module com.company.project.model {requires java.base;exports com.company.project.model;//exports com.company.project.model to com.company.project.client}

Above we required java.base module. This is module is known as platform module and all modules depend on this. It is required by default so we don’t need to specify explicitly.

requires-transitive:

It is possible to define that a module can use the public types required by another module.

module com.company.project.service {requires transitive com.company.project.model;exports com.company.project.service;}module com.company.project.serviceimpl {requires com.company.project.service;requires httpclient;}

Abovecom.company.project.model module is declared as transitive so we don’t need to specify this again in the module com.company.project.serviceimpl . We can also see something interesting in the serviceimpl module file: requires httpclient . But if you see httpclient is not really a java module: it is just an external library. Any library on the module path without a module-info file is converted to what is known as automatic module by Java runtime; we still need to add these dependencies in our build files(pom.xml for example) however. Automatic modules export all their packages by default. How do we find the module name of these external libraries though? One way is to use the jar tool with --describe-module argument.

jar —- file=externallib-version.jar —-describe-module

open & opens:

Before Java9 we could get access to private details of any objects using reflection: nothing was encapsulated indeed. From Java9 onwards, however, reflection is no longer permitted by default. But what if we want to allow reflective access to our modules? Simple. We just need to open our module like below:

open module com.company.project.serviceimpl {}

The above syntax opens entire module for reflection. If we need to open certain packages and only to certain modules then we can use opens and opens...to clauses.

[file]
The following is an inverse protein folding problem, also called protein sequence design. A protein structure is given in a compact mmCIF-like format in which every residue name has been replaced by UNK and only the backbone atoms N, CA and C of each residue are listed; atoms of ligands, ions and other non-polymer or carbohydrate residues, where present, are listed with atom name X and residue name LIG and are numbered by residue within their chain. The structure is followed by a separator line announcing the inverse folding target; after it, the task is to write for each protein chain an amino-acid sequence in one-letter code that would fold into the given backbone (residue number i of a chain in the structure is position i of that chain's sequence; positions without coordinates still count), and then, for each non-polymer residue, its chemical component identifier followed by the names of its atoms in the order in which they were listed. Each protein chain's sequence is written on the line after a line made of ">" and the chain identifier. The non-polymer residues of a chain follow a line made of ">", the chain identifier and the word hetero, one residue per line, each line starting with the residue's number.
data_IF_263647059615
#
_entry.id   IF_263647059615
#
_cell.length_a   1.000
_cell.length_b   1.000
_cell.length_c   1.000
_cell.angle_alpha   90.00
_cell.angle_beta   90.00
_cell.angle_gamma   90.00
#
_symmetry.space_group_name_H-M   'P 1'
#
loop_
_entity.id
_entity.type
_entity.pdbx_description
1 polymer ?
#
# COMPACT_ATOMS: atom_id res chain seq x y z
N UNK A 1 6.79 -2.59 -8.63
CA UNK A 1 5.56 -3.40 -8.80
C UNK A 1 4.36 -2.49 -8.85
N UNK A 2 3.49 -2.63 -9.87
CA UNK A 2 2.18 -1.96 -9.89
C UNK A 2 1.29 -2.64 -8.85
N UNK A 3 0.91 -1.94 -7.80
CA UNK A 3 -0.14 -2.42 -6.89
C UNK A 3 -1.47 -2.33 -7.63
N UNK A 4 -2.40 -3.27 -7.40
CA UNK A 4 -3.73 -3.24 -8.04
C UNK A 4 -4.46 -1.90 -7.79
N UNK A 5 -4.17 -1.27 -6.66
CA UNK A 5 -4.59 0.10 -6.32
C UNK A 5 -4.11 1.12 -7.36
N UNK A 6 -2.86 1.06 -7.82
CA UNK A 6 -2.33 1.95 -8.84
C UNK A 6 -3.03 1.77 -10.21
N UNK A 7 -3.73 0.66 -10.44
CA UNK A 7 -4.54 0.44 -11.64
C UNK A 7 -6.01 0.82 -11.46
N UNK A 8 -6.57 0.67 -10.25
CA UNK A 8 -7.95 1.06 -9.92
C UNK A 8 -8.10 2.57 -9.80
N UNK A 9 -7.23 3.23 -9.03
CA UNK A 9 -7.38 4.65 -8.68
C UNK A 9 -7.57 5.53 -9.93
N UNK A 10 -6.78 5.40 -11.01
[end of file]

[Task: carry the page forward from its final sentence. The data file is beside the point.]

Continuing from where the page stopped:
module com.company.project.foo {opens com.company.project.foo.package1;opens com.company.project.foo.package2 to com.company.project1.bar.package3;}

uses & provides:

We all know that writing code to an interface is a good programming practice. Java 9 makes this approach simple for services with its own dependency injection mechanism using a concept known as service loading. Please look at ‘ProductService’ class in our module com.company.project.service in our sample application code. We are loading the product service using Java ServiceLoader instead of directly referencing any implementation class. The idea here is that at runtime we could provide multiple implementations and choose the relevant implementation depending on the context.

module com.company.project.serviceimpl {provides com.company.project.service.ProductService with  com.company.project.serviceimpl.ProductServiceImpl;exports com.company.project.serviceimpl;}

Above our ‘serviceimpl’ module is providing an implementation for ProductService interface and defined the same in its module file. In order for the service implementation to be detected by runtime, we also need to create a service file under META-INF/services directory.

Now we can consume the service in our client module like below: no need to require the implementation module.

module com.company.project.yourapp {requires com.company.project.service;uses com.company.project.service.ProductService;}

Please download and run our example application code to see how all these pieces fit together. This is just a brief overview of the module system and there are many more topics to be discussed. I will try to write them in my next articles. Have you used modules in your project? Did you like it? Please let know in comments.

engineer